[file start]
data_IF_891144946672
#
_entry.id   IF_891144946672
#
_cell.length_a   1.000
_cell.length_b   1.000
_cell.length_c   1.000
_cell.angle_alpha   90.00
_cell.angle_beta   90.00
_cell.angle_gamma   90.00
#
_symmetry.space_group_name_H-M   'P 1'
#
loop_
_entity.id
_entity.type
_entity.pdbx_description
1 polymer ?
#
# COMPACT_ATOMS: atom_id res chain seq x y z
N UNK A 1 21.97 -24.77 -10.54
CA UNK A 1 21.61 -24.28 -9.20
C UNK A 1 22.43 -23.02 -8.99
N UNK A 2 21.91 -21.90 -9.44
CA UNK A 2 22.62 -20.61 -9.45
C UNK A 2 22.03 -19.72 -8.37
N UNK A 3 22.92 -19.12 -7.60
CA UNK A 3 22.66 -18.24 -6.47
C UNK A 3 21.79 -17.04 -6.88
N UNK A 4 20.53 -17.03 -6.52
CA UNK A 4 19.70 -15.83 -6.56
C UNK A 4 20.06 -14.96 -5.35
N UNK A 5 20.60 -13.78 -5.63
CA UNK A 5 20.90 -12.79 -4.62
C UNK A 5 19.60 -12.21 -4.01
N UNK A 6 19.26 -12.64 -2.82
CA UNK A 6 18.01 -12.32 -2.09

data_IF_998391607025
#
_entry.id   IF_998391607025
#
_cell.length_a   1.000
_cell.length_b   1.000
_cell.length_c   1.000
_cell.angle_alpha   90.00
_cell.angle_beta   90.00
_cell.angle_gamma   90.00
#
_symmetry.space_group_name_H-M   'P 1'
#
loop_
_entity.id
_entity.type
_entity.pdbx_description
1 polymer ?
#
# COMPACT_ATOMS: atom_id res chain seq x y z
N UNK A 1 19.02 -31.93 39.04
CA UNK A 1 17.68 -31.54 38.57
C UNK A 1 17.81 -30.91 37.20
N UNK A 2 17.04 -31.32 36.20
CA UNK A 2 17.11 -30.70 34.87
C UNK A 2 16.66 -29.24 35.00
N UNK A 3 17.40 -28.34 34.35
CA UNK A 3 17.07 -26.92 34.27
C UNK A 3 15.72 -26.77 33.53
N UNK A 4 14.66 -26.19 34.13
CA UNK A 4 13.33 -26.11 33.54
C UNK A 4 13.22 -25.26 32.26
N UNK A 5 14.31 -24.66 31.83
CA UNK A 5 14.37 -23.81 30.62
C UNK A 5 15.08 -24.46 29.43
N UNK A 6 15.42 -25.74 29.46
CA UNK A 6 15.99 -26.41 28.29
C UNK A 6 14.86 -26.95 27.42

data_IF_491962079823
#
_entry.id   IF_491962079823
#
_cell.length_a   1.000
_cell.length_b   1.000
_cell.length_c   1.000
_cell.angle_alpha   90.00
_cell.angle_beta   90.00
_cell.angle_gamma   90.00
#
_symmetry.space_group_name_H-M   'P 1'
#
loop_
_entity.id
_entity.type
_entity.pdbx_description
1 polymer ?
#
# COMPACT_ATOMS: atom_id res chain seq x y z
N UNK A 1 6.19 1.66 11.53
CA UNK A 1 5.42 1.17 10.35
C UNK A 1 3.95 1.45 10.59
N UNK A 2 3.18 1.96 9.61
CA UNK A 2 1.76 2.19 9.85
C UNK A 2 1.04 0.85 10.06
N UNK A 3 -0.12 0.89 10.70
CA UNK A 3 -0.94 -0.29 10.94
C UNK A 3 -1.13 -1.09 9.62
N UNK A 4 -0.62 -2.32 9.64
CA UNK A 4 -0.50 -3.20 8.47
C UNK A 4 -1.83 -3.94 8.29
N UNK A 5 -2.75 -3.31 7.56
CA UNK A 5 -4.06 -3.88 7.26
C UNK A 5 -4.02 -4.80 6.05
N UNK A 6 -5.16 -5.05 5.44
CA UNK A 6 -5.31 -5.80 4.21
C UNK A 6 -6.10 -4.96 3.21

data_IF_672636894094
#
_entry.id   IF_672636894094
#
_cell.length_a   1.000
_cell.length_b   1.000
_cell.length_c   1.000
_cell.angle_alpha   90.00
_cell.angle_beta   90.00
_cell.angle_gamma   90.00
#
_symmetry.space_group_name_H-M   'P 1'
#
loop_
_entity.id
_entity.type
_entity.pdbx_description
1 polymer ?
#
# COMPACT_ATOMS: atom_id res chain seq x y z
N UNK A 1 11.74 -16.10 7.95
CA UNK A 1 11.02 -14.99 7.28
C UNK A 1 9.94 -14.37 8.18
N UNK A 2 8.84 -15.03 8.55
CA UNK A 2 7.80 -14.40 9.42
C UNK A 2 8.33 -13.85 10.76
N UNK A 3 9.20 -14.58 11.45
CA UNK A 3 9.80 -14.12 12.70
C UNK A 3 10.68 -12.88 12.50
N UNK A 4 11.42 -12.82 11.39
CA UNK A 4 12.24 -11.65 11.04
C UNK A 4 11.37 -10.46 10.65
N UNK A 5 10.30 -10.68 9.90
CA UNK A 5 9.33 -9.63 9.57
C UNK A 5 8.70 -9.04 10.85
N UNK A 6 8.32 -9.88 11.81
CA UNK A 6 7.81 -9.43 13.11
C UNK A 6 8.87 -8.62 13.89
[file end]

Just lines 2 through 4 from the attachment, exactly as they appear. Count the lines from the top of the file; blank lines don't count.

#
_entry.id   IF_891144946672
#